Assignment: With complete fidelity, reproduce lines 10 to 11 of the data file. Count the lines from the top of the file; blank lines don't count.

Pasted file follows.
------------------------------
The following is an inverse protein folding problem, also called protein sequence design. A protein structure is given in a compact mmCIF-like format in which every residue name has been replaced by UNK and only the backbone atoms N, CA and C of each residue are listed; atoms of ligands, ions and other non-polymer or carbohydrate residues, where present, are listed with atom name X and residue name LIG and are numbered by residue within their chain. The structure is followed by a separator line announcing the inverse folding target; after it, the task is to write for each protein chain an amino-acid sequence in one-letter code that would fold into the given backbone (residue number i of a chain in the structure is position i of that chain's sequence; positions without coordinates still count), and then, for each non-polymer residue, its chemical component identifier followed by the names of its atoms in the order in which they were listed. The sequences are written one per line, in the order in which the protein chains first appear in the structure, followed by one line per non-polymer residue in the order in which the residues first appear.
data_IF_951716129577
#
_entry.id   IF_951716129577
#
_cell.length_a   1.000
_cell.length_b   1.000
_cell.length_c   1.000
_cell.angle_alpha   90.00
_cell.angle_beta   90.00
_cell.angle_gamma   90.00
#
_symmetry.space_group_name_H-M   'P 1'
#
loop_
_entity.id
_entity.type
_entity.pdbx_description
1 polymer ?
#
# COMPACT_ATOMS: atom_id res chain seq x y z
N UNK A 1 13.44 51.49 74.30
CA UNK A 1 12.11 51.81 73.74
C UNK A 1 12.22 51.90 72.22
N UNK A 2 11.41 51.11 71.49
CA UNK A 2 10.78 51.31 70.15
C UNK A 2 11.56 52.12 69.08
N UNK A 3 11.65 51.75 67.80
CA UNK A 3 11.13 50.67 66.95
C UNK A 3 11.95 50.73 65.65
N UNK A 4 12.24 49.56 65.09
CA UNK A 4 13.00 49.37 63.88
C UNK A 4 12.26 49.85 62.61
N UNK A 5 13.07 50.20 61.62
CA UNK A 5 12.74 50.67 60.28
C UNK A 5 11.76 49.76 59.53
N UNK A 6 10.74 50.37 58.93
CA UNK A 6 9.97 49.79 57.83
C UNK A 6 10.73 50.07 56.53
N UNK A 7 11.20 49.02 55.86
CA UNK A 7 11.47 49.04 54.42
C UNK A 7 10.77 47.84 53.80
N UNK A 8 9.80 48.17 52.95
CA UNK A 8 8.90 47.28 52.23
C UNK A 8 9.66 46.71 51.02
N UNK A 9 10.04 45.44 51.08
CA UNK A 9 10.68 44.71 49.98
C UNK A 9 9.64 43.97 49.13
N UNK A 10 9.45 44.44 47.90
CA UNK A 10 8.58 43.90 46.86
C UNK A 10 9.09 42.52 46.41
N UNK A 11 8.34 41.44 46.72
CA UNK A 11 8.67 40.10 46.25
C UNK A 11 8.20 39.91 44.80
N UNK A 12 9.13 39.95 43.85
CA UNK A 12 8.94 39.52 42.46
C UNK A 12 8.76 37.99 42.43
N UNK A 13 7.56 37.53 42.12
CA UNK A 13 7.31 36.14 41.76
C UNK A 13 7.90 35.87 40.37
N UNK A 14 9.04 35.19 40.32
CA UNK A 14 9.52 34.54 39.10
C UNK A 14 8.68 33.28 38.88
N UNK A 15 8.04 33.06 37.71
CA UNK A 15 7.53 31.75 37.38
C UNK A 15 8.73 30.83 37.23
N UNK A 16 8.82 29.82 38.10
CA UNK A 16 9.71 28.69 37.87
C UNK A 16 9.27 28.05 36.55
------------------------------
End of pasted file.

_cell.angle_beta   90.00
_cell.angle_gamma   90.00